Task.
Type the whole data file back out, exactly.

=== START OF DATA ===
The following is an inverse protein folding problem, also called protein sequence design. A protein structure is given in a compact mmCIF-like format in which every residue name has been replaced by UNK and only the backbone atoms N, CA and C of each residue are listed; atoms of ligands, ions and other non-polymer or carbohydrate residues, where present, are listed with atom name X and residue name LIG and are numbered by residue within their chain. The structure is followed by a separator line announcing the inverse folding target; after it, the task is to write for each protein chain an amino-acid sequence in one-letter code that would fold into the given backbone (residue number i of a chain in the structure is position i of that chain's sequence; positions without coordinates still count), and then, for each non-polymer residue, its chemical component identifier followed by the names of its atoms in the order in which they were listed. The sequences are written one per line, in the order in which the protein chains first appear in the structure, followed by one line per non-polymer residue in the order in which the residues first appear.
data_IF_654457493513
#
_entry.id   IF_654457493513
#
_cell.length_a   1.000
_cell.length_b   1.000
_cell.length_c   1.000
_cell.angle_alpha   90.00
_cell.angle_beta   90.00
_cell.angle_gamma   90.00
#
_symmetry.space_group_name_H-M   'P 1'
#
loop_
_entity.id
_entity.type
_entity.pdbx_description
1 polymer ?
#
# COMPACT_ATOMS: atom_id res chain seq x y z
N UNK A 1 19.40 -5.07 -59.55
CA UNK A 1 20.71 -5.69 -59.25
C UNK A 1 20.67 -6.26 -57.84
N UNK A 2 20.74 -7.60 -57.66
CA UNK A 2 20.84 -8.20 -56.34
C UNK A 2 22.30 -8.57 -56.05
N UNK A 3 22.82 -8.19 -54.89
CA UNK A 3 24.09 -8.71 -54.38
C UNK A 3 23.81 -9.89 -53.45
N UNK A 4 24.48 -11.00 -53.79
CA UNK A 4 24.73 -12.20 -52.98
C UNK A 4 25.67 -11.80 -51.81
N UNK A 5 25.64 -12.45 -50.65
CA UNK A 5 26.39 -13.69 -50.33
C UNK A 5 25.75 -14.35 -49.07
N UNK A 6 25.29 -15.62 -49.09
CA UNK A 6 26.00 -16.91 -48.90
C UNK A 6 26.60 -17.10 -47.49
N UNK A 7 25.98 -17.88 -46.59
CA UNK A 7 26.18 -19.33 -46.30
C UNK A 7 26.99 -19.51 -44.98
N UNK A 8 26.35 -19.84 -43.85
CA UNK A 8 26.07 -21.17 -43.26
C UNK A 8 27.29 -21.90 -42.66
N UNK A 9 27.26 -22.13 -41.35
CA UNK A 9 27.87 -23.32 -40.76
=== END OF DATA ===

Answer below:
The following is an inverse protein folding problem, also called protein sequence design. A protein structure is given in a compact mmCIF-like format in which every residue name has been replaced by UNK and only the backbone atoms N, CA and C of each residue are listed; atoms of ligands, ions and other non-polymer or carbohydrate residues, where present, are listed with atom name X and residue name LIG and are numbered by residue within their chain. The structure is followed by a separator line announcing the inverse folding target; after it, the task is to write for each protein chain an amino-acid sequence in one-letter code that would fold into the given backbone (residue number i of a chain in the structure is position i of that chain's sequence; positions without coordinates still count), and then, for each non-polymer residue, its chemical component identifier followed by the names of its atoms in the order in which they were listed. The sequences are written one per line, in the order in which the protein chains first appear in the structure, followed by one line per non-polymer residue in the order in which the residues first appear.
data_IF_654457493513
#
_entry.id   IF_654457493513
#
_cell.length_a   1.000
_cell.length_b   1.000
_cell.length_c   1.000
_cell.angle_alpha   90.00
_cell.angle_beta   90.00
_cell.angle_gamma   90.00
#
_symmetry.space_group_name_H-M   'P 1'
#
loop_
_entity.id
_entity.type
_entity.pdbx_description
1 polymer ?
#
# COMPACT_ATOMS: atom_id res chain seq x y z
N UNK A 1 19.40 -5.07 -59.55
CA UNK A 1 20.71 -5.69 -59.25
C UNK A 1 20.67 -6.26 -57.84
N UNK A 2 20.74 -7.60 -57.66
CA UNK A 2 20.84 -8.20 -56.34
C UNK A 2 22.30 -8.57 -56.05
N UNK A 3 22.82 -8.19 -54.89
CA UNK A 3 24.09 -8.71 -54.38
C UNK A 3 23.81 -9.89 -53.45
N UNK A 4 24.48 -11.00 -53.79
CA UNK A 4 24.73 -12.20 -52.98
C UNK A 4 25.67 -11.80 -51.81
N UNK A 5 25.64 -12.45 -50.65
CA UNK A 5 26.39 -13.69 -50.33
C UNK A 5 25.75 -14.35 -49.07
N UNK A 6 25.29 -15.62 -49.09
CA UNK A 6 26.00 -16.91 -48.90
C UNK A 6 26.60 -17.10 -47.49
N UNK A 7 25.98 -17.88 -46.59
CA UNK A 7 26.18 -19.33 -46.30
C UNK A 7 26.99 -19.51 -44.98
N UNK A 8 26.35 -19.84 -43.85
CA UNK A 8 26.07 -21.17 -43.26
C UNK A 8 27.29 -21.90 -42.66
N UNK A 9 27.26 -22.13 -41.35
CA UNK A 9 27.87 -23.32 -40.76